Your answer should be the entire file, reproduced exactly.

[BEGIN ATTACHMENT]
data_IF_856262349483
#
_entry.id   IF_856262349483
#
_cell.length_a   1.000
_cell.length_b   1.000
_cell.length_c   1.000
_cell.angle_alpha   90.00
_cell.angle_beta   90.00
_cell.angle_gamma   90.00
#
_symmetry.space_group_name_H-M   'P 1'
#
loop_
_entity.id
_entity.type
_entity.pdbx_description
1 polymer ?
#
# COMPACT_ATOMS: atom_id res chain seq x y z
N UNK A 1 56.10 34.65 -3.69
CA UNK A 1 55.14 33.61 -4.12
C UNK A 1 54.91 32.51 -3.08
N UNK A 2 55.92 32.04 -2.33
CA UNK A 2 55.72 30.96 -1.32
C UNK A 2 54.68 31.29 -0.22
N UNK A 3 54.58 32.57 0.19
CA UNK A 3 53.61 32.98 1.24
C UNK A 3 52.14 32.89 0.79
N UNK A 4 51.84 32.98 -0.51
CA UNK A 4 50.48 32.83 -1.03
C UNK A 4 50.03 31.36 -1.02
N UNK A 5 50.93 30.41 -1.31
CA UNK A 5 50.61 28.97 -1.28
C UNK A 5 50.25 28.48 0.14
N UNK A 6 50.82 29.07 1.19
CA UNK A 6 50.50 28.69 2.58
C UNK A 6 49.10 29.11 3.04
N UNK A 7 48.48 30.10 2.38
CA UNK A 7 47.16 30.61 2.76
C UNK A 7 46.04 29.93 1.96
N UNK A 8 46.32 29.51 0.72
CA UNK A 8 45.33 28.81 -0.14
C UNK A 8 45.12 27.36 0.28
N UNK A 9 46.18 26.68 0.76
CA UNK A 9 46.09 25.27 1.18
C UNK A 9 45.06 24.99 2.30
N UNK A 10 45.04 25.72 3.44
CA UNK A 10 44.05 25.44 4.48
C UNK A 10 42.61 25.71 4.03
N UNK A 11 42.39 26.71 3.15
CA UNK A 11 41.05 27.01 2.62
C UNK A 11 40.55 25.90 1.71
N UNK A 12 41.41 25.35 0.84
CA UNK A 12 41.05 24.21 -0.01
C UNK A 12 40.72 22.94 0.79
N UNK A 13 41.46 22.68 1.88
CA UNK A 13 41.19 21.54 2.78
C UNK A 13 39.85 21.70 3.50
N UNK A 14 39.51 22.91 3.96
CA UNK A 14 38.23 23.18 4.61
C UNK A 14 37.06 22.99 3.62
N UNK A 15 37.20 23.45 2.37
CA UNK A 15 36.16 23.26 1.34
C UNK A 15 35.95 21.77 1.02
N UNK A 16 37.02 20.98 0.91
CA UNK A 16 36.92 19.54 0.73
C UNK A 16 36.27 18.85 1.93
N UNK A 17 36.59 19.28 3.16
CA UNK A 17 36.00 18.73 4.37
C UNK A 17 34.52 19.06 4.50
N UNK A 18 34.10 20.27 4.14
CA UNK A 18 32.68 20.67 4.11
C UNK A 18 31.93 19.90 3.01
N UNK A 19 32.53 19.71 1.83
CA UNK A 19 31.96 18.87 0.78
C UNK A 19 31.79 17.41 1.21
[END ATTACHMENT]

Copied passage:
data_IF_856262349483
#
_entry.id   IF_856262349483
#
_cell.length_a   1.000
_cell.length_b   1.000
_cell.length_c   1.000
_cell.angle_alpha   90.00
_cell.angle_beta   90.00
_cell.angle_gamma   90.00
#
_symmetry.space_group_name_H-M   'P 1'
#
loop_
_entity.id
_entity.type
_entity.pdbx_description
1 polymer ?
#
# COMPACT_ATOMS: atom_id res chain seq x y z
N UNK A 1 56.10 34.65 -3.69
CA UNK A 1 55.14 33.61 -4.12
C UNK A 1 54.91 32.51 -3.08
N UNK A 2 55.92 32.04 -2.33
CA UNK A 2 55.72 30.96 -1.32
C UNK A 2 54.68 31.29 -0.22
N UNK A 3 54.58 32.57 0.19
CA UNK A 3 53.61 32.98 1.24
C UNK A 3 52.14 32.89 0.79
N UNK A 4 51.84 32.98 -0.51
CA UNK A 4 50.48 32.83 -1.03
C UNK A 4 50.03 31.36 -1.02
N UNK A 5 50.93 30.41 -1.31
CA UNK A 5 50.61 28.97 -1.28
C UNK A 5 50.25 28.48 0.14
N UNK A 6 50.82 29.07 1.19
CA UNK A 6 50.50 28.69 2.58
C UNK A 6 49.10 29.11 3.04
N UNK A 7 48.48 30.10 2.38
CA UNK A 7 47.16 30.61 2.76
C UNK A 7 46.04 29.93 1.96
N UNK A 8 46.32 29.51 0.72
CA UNK A 8 45.33 28.81 -0.14
C UNK A 8 45.12 27.36 0.28
N UNK A 9 46.18 26.68 0.76
CA UNK A 9 46.09 25.27 1.18
C UNK A 9 45.06 24.99 2.30
N UNK A 10 45.04 25.72 3.44
CA UNK A 10 44.05 25.44 4.48
C UNK A 10 42.61 25.71 4.03
N UNK A 11 42.39 26.71 3.15
CA UNK A 11 41.05 27.01 2.62
C UNK A 11 40.55 25.90 1.71
N UNK A 12 41.41 25.35 0.84
CA UNK A 12 41.05 24.21 -0.01
C UNK A 12 40.72 22.94 0.79
N UNK A 13 41.46 22.68 1.88
CA UNK A 13 41.19 21.54 2.78
C UNK A 13 39.85 21.70 3.50
N UNK A 14 39.51 22.91 3.96
CA UNK A 14 38.23 23.18 4.61
C UNK A 14 37.06 22.99 3.62
N UNK A 15 37.20 23.45 2.37
CA UNK A 15 36.16 23.26 1.34
C UNK A 15 35.95 21.77 1.02
N UNK A 16 37.02 20.98 0.91
CA UNK A 16 36.92 19.54 0.73
C UNK A 16 36.27 18.85 1.93
N UNK A 17 36.59 19.28 3.16
CA UNK A 17 36.00 18.73 4.37
C UNK A 17 34.52 19.06 4.50
N UNK A 18 34.10 20.27 4.14
CA UNK A 18 32.68 20.67 4.11
C UNK A 18 31.93 19.90 3.01
N UNK A 19 32.53 19.71 1.83
CA UNK A 19 31.96 18.87 0.78
C UNK A 19 31.79 17.41 1.21